Award winning creator Richard Corben has worked on various Hellboy stories, Punisher Max, Hellblazer, and more but he may be best known for his horror comics including adaptations of the work of Edgar Allan Poe, Ragemoor, classic stories for Creepy, and more. His creation Den appeared in the Heavy Metal movie. He returns to the horror genre in Dark Horse’s Shadows on the Grave. He tells Westfield’s Roger Ash more about this upcoming series.
Westfield: Shadows on the Grave is an anthology. What do you like about the anthology format?
Richard Corben: I love the short form of anthology comics, especially horror short stories. I like the idea that you can start and finish a story at one sitting. You don’t have to wait and wade through several issues before deciding if you like the story. And at their best, short stories can be refreshingly original. Usually there is a continuing narrator if you want the comfort of a familiar character.
Westfield: What sorts of stories can readers look forward to in the book?
Corben: I’m trying to hit on many different subjects in this series. An observant reader might notice that I’m using a common time setting in these stories. With the exception of Denaeus they are all roughly set in the ‘50s, hopefully with an ambience reminiscent of the famous EC horror comics of that era. So there will be monsters and avenging corpses as well as mutant puppets, Bigfoot, supernatural clowns and more. Probably no vampires or werewolves because I think they’ve been done to death.
Westfield: The one story that runs through the series features Denaeus. What can you tell us about him?
Corben: In the Denaeus story I wanted to do a pseudo Greek tragedy where characters are desperately trying to head off an oracle’s unfavorable prediction and in so doing they actually cause the events they wish to prevent. Of course, Denaeus is related to a character Den and his story NeverWhere that was serialized in Heavy Metal Magazine over twenty years ago. It isn’t nearly as simple as some of the other horror stories so it needed more space to tell. It is also different thematically than any of the others so the reader may well question its inclusion with all the short contemporary stories. All I can say to that is: I really wanted to do Denaeus and I didn’t want to wait another year to begin it while completing the short ones. Since I’m the editor as well as the artist/writer, I just gave myself the go ahead.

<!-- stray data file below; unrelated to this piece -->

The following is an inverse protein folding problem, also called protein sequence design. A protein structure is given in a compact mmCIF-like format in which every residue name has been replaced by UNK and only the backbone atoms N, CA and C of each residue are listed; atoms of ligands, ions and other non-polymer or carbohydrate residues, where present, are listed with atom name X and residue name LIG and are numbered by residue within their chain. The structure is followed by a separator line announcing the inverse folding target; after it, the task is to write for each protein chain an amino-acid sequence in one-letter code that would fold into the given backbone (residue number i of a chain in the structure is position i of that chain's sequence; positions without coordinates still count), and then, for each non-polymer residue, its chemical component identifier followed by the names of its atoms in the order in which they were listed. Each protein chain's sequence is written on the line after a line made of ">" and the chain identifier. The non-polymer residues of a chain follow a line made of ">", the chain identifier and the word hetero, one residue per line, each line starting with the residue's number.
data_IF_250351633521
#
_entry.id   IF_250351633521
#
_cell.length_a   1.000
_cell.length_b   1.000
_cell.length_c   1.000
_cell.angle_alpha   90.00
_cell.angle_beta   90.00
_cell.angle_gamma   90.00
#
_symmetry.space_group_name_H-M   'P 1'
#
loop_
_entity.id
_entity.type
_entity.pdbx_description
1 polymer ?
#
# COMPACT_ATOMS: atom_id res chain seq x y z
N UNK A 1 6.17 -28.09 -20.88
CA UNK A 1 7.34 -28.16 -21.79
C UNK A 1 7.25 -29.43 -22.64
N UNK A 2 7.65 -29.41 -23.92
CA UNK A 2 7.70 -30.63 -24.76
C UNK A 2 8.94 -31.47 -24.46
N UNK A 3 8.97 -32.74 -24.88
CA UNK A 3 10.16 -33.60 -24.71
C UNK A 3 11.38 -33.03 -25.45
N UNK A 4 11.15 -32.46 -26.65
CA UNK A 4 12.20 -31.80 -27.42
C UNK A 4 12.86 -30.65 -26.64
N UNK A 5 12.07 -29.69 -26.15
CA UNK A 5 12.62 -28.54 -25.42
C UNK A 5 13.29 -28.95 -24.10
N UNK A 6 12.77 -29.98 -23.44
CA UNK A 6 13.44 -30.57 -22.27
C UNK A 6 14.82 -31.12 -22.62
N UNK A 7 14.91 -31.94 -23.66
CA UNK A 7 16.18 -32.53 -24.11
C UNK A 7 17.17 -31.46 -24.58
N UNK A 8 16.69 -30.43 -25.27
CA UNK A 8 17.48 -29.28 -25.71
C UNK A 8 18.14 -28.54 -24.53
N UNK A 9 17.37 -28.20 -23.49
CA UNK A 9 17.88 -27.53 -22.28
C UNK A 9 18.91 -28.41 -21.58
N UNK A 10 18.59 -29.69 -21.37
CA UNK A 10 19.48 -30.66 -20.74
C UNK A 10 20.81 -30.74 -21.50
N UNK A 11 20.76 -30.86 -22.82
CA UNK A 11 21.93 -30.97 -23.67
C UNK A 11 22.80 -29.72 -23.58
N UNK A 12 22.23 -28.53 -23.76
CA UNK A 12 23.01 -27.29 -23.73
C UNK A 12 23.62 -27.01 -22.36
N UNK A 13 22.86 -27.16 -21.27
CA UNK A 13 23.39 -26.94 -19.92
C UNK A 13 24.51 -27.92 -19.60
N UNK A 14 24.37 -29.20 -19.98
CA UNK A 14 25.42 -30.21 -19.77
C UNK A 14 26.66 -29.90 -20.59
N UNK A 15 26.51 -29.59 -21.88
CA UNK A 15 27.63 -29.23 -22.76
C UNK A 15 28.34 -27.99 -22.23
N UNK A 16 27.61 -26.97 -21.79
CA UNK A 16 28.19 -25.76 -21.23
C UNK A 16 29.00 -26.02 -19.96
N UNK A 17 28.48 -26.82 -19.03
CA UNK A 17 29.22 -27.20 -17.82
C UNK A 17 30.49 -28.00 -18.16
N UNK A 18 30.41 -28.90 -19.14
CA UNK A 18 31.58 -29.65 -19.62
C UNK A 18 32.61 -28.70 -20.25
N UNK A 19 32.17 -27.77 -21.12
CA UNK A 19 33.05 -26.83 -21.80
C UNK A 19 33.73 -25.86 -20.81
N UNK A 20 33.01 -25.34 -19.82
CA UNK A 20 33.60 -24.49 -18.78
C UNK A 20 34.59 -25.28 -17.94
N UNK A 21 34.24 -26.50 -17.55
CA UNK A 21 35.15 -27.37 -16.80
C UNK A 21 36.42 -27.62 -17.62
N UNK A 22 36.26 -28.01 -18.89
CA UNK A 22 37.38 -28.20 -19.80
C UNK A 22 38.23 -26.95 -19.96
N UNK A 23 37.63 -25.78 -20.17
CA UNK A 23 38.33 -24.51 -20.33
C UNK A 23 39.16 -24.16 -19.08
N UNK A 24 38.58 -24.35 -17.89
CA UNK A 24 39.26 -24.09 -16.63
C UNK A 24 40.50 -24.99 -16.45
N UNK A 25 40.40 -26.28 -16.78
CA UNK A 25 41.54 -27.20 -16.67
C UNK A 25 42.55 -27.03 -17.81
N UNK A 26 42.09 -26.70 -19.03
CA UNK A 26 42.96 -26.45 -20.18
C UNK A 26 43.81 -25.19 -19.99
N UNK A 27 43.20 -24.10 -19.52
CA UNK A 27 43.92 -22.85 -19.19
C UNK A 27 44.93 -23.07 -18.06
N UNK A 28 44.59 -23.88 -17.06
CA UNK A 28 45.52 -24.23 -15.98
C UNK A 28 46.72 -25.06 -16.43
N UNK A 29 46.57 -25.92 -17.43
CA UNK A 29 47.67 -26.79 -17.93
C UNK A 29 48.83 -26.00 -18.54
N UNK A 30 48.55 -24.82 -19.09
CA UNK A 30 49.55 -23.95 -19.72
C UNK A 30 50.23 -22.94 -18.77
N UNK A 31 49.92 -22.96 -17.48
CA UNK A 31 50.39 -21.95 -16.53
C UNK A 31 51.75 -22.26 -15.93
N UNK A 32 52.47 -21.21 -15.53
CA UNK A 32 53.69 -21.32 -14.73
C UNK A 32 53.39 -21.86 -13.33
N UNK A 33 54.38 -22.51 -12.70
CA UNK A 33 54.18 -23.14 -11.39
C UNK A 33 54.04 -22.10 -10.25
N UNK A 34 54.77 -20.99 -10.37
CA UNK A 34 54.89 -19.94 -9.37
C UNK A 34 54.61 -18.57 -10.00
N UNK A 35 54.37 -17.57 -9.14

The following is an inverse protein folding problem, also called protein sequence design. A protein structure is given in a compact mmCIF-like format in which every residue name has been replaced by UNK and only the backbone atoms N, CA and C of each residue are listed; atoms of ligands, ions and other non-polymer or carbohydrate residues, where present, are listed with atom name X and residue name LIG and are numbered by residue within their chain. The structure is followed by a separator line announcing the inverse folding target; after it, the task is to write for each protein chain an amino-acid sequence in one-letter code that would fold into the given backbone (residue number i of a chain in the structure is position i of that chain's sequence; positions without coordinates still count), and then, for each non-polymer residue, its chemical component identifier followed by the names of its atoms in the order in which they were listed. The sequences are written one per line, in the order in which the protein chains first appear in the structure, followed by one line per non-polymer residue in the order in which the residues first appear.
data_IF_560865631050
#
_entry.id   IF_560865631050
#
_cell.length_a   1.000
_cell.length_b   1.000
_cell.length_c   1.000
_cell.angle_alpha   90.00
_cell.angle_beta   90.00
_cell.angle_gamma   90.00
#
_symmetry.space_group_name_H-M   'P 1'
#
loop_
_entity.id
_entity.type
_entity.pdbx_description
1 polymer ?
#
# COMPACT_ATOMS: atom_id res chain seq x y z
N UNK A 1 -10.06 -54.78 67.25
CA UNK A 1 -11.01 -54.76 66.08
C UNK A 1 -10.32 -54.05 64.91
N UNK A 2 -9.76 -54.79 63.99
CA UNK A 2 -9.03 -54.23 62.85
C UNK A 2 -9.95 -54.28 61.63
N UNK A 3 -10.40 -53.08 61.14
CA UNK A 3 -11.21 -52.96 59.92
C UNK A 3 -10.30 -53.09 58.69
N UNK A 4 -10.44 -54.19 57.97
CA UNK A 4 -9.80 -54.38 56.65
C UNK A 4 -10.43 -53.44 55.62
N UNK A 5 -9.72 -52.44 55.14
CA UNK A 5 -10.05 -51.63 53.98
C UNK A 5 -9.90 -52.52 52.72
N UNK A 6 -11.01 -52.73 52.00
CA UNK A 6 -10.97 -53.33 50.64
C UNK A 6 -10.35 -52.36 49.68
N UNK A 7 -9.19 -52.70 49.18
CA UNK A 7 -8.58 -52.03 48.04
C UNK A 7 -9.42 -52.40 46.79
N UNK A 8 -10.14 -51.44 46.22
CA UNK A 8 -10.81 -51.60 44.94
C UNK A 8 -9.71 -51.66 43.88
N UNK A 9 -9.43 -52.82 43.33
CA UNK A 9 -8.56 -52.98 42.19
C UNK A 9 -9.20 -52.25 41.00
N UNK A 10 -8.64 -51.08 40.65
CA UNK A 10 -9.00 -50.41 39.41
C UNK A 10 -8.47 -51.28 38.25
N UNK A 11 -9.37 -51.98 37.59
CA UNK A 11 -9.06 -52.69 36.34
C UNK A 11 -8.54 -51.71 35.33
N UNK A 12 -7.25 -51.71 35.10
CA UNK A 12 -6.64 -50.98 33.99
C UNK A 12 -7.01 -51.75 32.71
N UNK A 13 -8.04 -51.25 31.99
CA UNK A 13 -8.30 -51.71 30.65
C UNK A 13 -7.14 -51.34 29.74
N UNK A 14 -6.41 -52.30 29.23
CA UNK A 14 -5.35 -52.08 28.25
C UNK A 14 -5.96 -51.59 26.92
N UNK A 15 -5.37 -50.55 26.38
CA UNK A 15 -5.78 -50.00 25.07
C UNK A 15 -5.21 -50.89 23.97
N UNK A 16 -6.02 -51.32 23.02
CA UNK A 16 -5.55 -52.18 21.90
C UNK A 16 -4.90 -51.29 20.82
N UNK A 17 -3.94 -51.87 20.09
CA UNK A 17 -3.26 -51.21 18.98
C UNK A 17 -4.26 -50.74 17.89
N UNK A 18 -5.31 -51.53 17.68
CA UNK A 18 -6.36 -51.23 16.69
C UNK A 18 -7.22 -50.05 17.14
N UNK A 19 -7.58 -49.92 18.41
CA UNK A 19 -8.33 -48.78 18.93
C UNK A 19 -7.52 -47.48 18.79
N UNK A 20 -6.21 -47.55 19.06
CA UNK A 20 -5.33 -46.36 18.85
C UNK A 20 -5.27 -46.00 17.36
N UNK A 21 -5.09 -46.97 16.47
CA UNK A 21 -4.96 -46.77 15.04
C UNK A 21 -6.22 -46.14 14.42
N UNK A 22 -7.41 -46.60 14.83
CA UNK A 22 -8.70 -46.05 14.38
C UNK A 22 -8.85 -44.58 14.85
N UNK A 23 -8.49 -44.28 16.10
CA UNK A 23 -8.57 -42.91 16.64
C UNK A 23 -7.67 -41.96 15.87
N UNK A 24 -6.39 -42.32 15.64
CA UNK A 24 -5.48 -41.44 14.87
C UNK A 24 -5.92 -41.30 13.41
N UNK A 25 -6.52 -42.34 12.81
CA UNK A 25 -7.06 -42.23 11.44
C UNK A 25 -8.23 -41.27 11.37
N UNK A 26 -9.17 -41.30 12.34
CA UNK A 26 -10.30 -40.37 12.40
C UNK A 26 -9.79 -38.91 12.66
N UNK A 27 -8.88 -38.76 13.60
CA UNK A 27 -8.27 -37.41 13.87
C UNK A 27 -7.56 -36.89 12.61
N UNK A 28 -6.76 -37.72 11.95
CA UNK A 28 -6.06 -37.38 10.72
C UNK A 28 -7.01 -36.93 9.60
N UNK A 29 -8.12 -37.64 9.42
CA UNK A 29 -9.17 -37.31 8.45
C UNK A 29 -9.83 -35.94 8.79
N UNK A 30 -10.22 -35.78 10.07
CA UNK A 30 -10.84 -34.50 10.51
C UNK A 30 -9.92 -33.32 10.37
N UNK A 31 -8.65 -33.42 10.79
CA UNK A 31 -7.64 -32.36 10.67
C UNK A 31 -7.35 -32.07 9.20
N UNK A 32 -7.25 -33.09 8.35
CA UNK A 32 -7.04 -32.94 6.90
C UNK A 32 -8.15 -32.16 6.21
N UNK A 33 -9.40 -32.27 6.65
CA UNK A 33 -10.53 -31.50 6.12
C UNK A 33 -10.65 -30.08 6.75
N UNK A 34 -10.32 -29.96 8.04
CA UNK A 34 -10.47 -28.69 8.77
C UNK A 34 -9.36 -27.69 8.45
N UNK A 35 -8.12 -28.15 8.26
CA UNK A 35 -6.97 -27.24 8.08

Westfield: How much world building did you do for Denaeus’ adventures?
Corben: As I said, it is a pseudo Greek mythology setting, so I pulled my inspiration from the vast sources available and adapted them as I saw fit. I tried to give the characters and places Greek sounding names. I also researched some Greek swear words which were very useful as well as amusing.
Westfield: The book is in black and white. What is the appeal of black and white art for you?
Corben: I think black and white is eminently suited for horror stories. Graphically, a monochromatic treatment not only creates a unifying effect, it also subtly imposes a slightly oppressive mood to the stories and overall look of the books.
Westfield: Any closing comments?
Corben: I’ve had a long career doing comics and I’ve always felt a special love for the horror genre. I’m pleased to be able to devote my energy to this project. I’m confident I’m doing some of my best work and I hope Shadows On The Grave can find a receptive audience.